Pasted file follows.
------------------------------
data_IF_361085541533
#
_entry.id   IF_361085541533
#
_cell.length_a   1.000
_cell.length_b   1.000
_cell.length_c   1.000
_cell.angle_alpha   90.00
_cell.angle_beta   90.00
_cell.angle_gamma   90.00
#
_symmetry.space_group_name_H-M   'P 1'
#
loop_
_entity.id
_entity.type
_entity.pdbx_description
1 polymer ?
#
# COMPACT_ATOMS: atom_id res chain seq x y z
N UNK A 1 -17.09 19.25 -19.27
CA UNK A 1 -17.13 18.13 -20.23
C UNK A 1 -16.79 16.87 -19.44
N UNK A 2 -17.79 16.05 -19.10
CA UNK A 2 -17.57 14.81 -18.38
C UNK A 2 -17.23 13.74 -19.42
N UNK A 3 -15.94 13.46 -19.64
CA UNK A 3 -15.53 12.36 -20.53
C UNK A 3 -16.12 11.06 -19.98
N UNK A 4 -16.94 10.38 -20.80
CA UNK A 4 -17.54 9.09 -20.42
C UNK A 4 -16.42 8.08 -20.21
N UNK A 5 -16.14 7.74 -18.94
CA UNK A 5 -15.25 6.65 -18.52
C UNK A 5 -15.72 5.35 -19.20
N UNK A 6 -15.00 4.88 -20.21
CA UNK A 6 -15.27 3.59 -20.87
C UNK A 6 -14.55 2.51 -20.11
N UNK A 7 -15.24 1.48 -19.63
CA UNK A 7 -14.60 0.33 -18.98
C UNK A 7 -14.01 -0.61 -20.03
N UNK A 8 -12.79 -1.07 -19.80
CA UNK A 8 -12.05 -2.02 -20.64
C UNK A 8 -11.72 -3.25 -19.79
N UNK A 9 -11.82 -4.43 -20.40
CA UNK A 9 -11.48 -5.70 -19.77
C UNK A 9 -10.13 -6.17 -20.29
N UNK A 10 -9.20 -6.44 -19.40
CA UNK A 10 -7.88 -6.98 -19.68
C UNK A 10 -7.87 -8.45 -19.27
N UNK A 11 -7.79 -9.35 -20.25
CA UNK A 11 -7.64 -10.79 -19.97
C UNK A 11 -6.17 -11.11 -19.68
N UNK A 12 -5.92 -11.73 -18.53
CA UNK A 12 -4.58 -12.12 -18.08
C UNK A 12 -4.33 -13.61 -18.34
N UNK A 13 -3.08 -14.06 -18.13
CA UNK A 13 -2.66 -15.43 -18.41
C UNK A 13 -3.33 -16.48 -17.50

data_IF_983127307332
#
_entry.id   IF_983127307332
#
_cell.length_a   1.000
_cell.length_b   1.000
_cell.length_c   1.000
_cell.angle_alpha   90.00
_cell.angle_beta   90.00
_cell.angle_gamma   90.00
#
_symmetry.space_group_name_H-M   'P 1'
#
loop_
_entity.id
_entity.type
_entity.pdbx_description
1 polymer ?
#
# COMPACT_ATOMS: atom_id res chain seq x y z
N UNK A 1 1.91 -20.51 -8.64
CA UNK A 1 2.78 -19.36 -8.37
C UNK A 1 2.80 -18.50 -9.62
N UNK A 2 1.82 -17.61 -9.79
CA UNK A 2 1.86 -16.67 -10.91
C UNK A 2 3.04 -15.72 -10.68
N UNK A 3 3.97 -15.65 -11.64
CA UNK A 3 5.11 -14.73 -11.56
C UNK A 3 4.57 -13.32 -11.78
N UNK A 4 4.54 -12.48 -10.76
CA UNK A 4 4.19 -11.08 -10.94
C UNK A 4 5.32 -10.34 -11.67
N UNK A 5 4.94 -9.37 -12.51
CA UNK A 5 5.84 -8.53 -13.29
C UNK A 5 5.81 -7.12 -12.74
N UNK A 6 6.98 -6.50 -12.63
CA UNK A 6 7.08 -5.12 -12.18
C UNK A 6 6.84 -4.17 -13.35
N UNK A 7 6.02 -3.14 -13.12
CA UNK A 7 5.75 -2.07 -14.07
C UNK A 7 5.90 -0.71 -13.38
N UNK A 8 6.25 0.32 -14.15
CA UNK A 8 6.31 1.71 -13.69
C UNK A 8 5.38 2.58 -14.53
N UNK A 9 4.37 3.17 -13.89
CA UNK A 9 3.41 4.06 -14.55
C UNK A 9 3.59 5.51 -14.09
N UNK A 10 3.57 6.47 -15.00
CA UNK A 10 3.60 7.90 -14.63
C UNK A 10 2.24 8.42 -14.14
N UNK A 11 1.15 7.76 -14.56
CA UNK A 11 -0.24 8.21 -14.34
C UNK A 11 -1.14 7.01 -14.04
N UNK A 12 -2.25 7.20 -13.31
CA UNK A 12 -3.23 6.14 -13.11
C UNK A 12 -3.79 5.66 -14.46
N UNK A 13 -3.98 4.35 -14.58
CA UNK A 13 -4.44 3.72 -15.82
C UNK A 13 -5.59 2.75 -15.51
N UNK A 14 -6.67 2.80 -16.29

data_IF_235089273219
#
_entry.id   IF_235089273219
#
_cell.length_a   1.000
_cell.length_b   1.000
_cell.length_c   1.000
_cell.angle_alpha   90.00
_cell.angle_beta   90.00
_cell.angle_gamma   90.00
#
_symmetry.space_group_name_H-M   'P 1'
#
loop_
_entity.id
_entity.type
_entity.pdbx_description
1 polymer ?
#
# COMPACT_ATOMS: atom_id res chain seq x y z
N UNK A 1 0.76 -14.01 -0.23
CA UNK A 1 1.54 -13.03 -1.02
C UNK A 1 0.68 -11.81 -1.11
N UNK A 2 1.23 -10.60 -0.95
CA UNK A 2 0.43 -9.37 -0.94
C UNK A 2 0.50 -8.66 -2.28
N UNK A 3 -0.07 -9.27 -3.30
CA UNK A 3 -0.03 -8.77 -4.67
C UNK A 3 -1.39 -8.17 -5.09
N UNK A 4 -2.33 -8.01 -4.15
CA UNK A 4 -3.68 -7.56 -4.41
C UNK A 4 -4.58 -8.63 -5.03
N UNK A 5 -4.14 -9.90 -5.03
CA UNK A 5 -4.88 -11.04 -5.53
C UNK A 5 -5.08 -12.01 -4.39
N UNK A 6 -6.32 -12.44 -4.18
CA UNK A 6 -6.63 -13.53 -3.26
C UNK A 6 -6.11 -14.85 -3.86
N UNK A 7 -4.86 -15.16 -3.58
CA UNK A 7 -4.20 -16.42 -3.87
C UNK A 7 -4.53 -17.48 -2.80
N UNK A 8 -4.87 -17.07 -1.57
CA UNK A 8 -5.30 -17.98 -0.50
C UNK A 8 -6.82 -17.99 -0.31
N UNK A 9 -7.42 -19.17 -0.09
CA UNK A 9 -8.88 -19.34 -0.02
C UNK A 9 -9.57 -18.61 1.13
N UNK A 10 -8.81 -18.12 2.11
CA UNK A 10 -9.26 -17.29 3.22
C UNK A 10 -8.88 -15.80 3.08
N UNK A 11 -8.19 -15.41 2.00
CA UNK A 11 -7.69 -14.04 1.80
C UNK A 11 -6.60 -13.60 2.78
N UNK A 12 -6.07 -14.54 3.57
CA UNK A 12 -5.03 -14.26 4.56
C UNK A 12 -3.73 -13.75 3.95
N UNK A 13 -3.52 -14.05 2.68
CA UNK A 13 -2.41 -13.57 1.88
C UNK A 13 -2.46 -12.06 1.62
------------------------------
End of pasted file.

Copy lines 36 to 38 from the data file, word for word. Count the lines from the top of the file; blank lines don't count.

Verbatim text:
N UNK A 6 -15.00 4.88 -20.21
CA UNK A 6 -15.27 3.59 -20.87
C UNK A 6 -14.55 2.51 -20.11